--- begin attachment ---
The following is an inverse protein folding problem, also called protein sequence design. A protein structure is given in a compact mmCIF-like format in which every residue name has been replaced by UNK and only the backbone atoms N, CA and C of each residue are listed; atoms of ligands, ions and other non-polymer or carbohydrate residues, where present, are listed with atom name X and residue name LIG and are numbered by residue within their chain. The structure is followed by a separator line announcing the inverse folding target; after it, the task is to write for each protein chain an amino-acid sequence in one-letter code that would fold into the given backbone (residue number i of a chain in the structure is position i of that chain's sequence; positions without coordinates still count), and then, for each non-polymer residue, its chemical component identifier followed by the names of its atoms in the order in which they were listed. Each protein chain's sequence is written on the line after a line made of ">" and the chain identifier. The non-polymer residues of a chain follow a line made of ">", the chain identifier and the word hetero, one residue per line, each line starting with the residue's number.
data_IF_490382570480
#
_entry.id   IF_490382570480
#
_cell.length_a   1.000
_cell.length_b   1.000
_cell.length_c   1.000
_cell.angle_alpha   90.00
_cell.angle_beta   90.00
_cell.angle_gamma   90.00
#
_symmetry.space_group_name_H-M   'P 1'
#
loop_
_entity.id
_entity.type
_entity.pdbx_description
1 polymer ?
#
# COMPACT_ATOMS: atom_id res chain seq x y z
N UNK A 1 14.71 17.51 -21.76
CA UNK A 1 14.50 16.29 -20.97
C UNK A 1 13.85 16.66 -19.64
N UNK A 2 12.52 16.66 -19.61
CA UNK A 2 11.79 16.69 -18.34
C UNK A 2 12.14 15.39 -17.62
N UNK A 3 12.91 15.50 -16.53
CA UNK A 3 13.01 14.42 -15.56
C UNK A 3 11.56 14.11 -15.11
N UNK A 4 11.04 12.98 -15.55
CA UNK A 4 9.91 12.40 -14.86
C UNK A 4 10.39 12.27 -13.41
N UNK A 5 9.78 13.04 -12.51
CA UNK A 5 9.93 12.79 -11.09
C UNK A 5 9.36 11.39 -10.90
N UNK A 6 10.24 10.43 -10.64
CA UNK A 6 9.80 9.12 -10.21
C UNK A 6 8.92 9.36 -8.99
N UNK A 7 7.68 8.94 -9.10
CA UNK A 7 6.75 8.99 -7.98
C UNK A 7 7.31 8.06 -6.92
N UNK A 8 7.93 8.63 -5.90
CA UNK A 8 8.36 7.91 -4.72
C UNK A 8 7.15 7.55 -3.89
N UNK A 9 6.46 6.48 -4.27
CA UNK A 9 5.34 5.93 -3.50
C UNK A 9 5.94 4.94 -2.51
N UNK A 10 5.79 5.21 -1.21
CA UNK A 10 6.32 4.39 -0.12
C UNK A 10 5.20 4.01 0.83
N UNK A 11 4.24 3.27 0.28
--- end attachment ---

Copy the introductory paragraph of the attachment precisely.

The following is an inverse protein folding problem, also called protein sequence design. A protein structure is given in a compact mmCIF-like format in which every residue name has been replaced by UNK and only the backbone atoms N, CA and C of each residue are listed; atoms of ligands, ions and other non-polymer or carbohydrate residues, where present, are listed with atom name X and residue name LIG and are numbered by residue within their chain. The structure is followed by a separator line announcing the inverse folding target; after it, the task is to write for each protein chain an amino-acid sequence in one-letter code that would fold into the given backbone (residue number i of a chain in the structure is position i of that chain's sequence; positions without coordinates still count), and then, for each non-polymer residue, its chemical component identifier followed by the names of its atoms in the order in which they were listed. Each protein chain's sequence is written on the line after a line made of ">" and the chain identifier. The non-polymer residues of a chain follow a line made of ">", the chain identifier and the word hetero, one residue per line, each line starting with the residue's number.